Weekend Gold Coast Bulletin




SUVs are taking over the streets, but the humble hatchback is better value and more fun for those who like driving

The Golf used to be the cornerston­e of the Volkswagen range, but SUVs have eroded its place. No longer a volume seller, the Golf has become one of the most polished and expensive cars in its class – the sort of car targeted by upstarts such as Skoda’s Scala and the Kia Cerato GT.


As the most popular model in the line-up, the mid-range Golf Life is not cheap at almost $39,000 drive-away. For that, you get a digital instrument display, ambient lighting and smart keys, as well as individual climate control and power outlets in the rear seats.

A 10-inch touchscree­n on the dash displays satnav and Apple CarPlay/Android Auto, without the need for a cord. You can also charge your phone wirelessly.

Safety gear includes eight airbags, auto emergency braking, active cruise control, lane keeping and blind-spot assist and rear crosstraff­ic alerts.

The Golf is backed by a five-year, unlimitedk­ilometre warranty and servicing costs $1900 over five years.

The 1.4-litre engine is carried over from the previous model and uses 5.8L/100km to make 110kW and 250Nm. It works with an eightspeed convention­al automatic transmissi­on – not the more efficient dual-clutch auto normally found in a VW.

The new gearbox is smoother at low speeds than a dual-clutch unit, while soft suspension delivers a smooth ride, absorbing all but the sharpest bumps. The Golf remains fun to drive, inspiring confidence through the corners.

VW’s digital screens and well calibrated driver aids feel next-gen, but its older engine is a little coarse.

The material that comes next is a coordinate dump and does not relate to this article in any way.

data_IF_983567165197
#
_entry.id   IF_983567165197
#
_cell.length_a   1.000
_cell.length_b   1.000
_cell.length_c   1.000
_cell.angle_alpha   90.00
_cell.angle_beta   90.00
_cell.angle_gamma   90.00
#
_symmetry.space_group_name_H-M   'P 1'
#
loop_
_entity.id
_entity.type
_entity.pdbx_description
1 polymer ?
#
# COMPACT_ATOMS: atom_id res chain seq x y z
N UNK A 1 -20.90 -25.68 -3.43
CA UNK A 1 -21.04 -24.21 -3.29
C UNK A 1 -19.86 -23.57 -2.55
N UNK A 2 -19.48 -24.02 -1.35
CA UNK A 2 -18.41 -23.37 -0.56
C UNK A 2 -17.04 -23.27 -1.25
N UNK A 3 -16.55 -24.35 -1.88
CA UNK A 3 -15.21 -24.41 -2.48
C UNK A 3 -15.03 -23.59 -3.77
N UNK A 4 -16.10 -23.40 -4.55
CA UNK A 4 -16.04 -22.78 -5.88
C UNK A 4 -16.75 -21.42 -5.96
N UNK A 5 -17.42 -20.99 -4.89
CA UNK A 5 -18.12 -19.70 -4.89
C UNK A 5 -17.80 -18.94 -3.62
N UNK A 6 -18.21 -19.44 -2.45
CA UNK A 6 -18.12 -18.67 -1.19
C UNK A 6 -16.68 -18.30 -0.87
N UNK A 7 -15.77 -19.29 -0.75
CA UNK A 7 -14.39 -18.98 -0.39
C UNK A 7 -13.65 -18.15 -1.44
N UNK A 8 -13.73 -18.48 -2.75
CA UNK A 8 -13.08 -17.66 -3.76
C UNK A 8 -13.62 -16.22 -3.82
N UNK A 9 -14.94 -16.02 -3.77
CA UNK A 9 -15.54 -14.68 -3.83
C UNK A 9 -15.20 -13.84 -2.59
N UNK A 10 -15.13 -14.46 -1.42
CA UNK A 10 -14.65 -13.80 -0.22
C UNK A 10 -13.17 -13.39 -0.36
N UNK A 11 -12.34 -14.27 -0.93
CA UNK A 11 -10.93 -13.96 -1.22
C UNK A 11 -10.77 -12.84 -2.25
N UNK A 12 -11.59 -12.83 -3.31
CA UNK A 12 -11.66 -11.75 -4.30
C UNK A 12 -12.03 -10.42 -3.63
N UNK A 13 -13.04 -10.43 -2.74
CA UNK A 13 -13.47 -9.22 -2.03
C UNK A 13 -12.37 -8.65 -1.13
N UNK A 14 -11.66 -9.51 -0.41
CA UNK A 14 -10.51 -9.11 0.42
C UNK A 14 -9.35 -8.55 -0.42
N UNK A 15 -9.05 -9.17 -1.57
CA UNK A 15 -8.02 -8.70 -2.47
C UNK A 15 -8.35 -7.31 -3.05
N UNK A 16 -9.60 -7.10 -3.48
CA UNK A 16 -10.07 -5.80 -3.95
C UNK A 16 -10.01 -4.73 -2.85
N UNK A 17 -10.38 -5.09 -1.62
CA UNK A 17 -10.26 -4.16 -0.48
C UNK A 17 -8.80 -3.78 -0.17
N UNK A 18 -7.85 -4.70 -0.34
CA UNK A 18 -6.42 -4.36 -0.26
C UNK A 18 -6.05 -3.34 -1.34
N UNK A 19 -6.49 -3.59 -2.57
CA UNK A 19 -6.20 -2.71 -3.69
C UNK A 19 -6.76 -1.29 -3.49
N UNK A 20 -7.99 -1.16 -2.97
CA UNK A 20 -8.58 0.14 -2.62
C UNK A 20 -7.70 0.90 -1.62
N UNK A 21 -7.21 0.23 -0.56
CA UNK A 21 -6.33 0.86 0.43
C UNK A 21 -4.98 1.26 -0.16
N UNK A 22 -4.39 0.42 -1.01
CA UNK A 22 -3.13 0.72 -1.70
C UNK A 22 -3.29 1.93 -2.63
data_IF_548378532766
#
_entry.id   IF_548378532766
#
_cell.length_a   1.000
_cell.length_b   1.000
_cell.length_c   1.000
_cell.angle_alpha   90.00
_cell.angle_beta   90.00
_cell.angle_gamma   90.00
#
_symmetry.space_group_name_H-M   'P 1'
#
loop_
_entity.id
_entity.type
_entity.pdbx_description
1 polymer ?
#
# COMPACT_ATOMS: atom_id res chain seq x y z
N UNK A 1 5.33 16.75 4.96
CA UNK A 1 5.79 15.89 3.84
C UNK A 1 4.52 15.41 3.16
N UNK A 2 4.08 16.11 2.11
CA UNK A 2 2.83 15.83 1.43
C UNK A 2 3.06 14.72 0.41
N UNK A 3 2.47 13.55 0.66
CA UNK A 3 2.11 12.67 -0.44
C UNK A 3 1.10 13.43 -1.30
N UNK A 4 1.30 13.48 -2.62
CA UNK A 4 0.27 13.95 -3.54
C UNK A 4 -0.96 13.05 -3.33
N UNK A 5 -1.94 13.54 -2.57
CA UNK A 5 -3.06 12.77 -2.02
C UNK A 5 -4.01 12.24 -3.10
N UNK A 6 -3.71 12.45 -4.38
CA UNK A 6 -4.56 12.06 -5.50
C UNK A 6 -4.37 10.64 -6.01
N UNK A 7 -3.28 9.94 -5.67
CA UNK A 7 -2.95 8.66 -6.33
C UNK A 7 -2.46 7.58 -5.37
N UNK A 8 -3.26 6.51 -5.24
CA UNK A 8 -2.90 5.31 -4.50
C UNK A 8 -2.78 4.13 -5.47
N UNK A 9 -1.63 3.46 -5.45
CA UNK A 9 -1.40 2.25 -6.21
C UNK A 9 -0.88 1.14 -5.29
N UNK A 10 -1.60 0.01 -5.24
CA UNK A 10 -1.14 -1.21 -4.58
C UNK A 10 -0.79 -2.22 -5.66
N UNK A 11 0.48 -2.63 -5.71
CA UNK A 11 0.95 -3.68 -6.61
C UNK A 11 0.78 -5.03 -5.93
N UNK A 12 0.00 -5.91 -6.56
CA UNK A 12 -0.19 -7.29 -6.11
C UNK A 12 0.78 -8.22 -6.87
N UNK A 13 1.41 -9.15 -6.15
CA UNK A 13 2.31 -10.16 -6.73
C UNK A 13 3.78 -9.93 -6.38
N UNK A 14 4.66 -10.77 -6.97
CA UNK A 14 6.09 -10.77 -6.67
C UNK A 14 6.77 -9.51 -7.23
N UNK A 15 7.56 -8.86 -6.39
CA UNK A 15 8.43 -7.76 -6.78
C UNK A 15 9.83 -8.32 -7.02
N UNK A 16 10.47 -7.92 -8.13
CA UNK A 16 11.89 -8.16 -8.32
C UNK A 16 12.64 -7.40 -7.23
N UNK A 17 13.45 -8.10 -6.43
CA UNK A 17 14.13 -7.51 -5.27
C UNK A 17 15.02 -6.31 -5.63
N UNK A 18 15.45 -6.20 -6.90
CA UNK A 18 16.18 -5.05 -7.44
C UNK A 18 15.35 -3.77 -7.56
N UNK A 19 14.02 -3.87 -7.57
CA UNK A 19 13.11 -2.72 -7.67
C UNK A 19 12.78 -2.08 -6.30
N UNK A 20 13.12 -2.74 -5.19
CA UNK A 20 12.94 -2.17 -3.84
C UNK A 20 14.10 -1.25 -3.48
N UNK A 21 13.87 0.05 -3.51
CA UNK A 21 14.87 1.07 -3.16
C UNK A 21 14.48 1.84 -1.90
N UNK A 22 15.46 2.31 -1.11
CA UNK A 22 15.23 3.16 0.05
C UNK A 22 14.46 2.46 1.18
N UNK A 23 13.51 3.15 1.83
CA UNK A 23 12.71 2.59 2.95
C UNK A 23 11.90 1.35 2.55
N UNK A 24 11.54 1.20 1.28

Volkswagen’s “Simply Clever” Czech spin-off brings nifty details such as tiny rubbish bins, a rechargeab­le torch in the boot and an umbrella tucked into the door.

You also get VW tech for less money. Priced from $36,990 drive-away in launch edition form, the Scala has 18-inch alloys, a 9.2inch touchscree­n with satnav and wireless smartphone mirroring, heated front and rear seats with partial leather trim, a digital driver display and more.

The Skoda has essentiall­y the same safety gear as the Golf, though you get one less airbag and cabin plastics that aren’t quite as nice.

It’s backed by the same five-year warranty but servicing is cheaper at $1400 for five years.

Its 1.5-litre engine has the same 110kW/250Nm peaks as the VW but is newer and more efficient. It uses 5.5L/100km thanks to a swift-shifting but occasional­ly jerky sevenspeed dual-clutch auto.

Another key difference between the Golf and Scala is simpler rear suspension that takes up less space, giving the cheaper car a noticeably deeper boot.

The trade-off is that the Scala is a little less fluent over bumps.

The lightest car here is precise to steer and genuinely fun in the hills, but its tauter suspension and sportier transmissi­on are less suited to urban life.

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